Betting on politics: Thinking up your own flutters

Matthew Partridge explains what you need to think about before proposing your own wager to the bookies.

As online betting has blossomed, there has been a huge expansion in the number of political betting opportunities available. But if you're not satisfied with the options on offer, you can always come up with your own idea for a bespoke bet, and try to get the bookies to accept it. "Customers can write to us or ask in shop and these are submitted to a trading team who treat each request on its merits," says David Williams of Ladbrokes. And Graeme Sharpe of William Hill says they are "always happy to receive email or letter requests for political wagers not listed on our website".

Of course, being happy to receive requests doesn't mean the bookie will always agree to them. One important consideration is taste. "We will not even consider requests which might involve the death of, or serious injury to, the subject," says Sharpe.

Indeed, he once received "a letter detailing an alleged intended attack on a US president and asking for a bet that it would happen". Not only did he "reject the request out of hand", but also "sent a copy to the US embassy". Similarly, Ladbrokes will reject any requests that are "overtly offensive or too difficult to calculate", such as a bet on "China invading and colonising New Zealand in the next ten years".

Subscribe to MoneyWeek

Subscribe to MoneyWeek today and get your first six magazine issues absolutely FREE

Get 6 issues free

Sign up to Money Morning

Don't miss the latest investment and personal finances news, market analysis, plus money-saving tips with our free twice-daily newsletter

Don't miss the latest investment and personal finances news, market analysis, plus money-saving tips with our free twice-daily newsletter

Sign up

But beyond that, they are open to ideas, especially if they are confident of winning. Matthew Shaddick, Ladbrokes' politics expert, notes that "quite a lot of people" asked to bet on the odds of Barack Obama still being US president a month after Trump's scheduled inauguration. The bet proved so popular that the odds fell "from 100/1 [0.99%] to 8/1" [11.1%]".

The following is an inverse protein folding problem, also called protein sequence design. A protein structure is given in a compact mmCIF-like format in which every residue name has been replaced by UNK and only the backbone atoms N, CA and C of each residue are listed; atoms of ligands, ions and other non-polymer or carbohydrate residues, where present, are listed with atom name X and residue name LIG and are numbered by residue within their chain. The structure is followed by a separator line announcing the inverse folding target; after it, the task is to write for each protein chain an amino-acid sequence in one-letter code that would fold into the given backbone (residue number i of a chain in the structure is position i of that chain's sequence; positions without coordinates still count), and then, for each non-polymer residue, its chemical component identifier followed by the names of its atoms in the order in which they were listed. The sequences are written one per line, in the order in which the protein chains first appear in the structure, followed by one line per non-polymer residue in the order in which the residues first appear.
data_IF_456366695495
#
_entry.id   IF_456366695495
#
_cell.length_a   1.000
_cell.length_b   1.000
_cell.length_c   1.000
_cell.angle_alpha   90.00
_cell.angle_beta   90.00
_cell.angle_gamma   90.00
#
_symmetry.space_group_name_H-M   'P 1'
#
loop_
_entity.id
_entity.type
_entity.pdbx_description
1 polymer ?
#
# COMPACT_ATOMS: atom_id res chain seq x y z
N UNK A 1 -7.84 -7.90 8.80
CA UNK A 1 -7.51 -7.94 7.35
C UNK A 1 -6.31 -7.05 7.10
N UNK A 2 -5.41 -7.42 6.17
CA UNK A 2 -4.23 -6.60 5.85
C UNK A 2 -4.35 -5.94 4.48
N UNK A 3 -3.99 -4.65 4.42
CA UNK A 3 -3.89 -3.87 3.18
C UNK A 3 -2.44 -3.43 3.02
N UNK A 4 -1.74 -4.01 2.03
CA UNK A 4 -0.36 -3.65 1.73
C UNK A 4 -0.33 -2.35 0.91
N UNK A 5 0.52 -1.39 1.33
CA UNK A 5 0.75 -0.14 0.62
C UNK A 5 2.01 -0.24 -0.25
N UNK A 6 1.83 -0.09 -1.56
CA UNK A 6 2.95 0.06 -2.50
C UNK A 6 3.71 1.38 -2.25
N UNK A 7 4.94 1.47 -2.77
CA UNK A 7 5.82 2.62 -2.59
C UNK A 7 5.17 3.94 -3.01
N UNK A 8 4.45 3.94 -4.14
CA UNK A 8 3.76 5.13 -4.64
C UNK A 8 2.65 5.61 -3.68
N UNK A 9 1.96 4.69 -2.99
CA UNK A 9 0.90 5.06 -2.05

William Hill once allowed perennial spoiler candidate "Screaming Lord Sutch" (David Sutch) to bet £1 at 15,000,000/1 on him becoming prime minister in his lifetime. And "dozens of people" have bet on Jeremy Corbyn being "the next James Bond" 1,000/1 with Ladbrokes.

Dr Matthew Partridge

Matthew graduated from the University of Durham in 2004; he then gained an MSc, followed by a PhD at the London School of Economics.

He has previously written for a wide range of publications, including the Guardian and the Economist, and also helped to run a newsletter on terrorism. He has spent time at Lehman Brothers, Citigroup and the consultancy Lombard Street Research.

Matthew is the author of Superinvestors: Lessons from the greatest investors in history, published by Harriman House, which has been translated into several languages. His second book, Investing Explained: The Accessible Guide to Building an Investment Portfolio, is published by Kogan Page.

As senior writer, he writes the shares and politics & economics pages, as well as weekly Blowing It and Great Frauds in History columns He also writes a fortnightly reviews page and trading tips, as well as regular cover stories and multi-page investment focus features.

Follow Matthew on Twitter: @DrMatthewPartri